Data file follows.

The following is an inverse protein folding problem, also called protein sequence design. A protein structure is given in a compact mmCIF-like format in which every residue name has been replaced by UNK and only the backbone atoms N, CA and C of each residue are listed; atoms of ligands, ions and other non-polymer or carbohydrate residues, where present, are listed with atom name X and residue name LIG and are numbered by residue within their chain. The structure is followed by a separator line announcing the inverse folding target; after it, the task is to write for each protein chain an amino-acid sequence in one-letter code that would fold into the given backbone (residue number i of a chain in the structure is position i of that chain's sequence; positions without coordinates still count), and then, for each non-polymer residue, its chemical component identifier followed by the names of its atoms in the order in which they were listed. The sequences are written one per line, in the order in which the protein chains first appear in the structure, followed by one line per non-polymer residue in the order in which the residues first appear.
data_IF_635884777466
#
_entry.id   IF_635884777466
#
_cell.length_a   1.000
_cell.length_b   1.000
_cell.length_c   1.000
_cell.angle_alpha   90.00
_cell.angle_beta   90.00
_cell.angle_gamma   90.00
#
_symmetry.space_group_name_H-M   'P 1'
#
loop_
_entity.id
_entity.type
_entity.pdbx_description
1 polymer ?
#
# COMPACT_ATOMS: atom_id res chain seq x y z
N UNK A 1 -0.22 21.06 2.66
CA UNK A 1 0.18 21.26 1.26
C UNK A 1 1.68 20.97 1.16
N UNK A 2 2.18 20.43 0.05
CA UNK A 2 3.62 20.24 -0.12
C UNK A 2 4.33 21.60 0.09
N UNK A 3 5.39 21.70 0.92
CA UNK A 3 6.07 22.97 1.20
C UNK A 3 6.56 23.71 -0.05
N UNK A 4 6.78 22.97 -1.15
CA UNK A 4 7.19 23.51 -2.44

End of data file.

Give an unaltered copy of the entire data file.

The following is an inverse protein folding problem, also called protein sequence design. A protein structure is given in a compact mmCIF-like format in which every residue name has been replaced by UNK and only the backbone atoms N, CA and C of each residue are listed; atoms of ligands, ions and other non-polymer or carbohydrate residues, where present, are listed with atom name X and residue name LIG and are numbered by residue within their chain. The structure is followed by a separator line announcing the inverse folding target; after it, the task is to write for each protein chain an amino-acid sequence in one-letter code that would fold into the given backbone (residue number i of a chain in the structure is position i of that chain's sequence; positions without coordinates still count), and then, for each non-polymer residue, its chemical component identifier followed by the names of its atoms in the order in which they were listed. The sequences are written one per line, in the order in which the protein chains first appear in the structure, followed by one line per non-polymer residue in the order in which the residues first appear.
data_IF_635884777466
#
_entry.id   IF_635884777466
#
_cell.length_a   1.000
_cell.length_b   1.000
_cell.length_c   1.000
_cell.angle_alpha   90.00
_cell.angle_beta   90.00
_cell.angle_gamma   90.00
#
_symmetry.space_group_name_H-M   'P 1'
#
loop_
_entity.id
_entity.type
_entity.pdbx_description
1 polymer ?
#
# COMPACT_ATOMS: atom_id res chain seq x y z
N UNK A 1 -0.22 21.06 2.66
CA UNK A 1 0.18 21.26 1.26
C UNK A 1 1.68 20.97 1.16
N UNK A 2 2.18 20.43 0.05
CA UNK A 2 3.62 20.24 -0.12
C UNK A 2 4.33 21.60 0.09
N UNK A 3 5.39 21.70 0.92
CA UNK A 3 6.07 22.97 1.20
C UNK A 3 6.56 23.71 -0.05
N UNK A 4 6.78 22.97 -1.15
CA UNK A 4 7.19 23.51 -2.44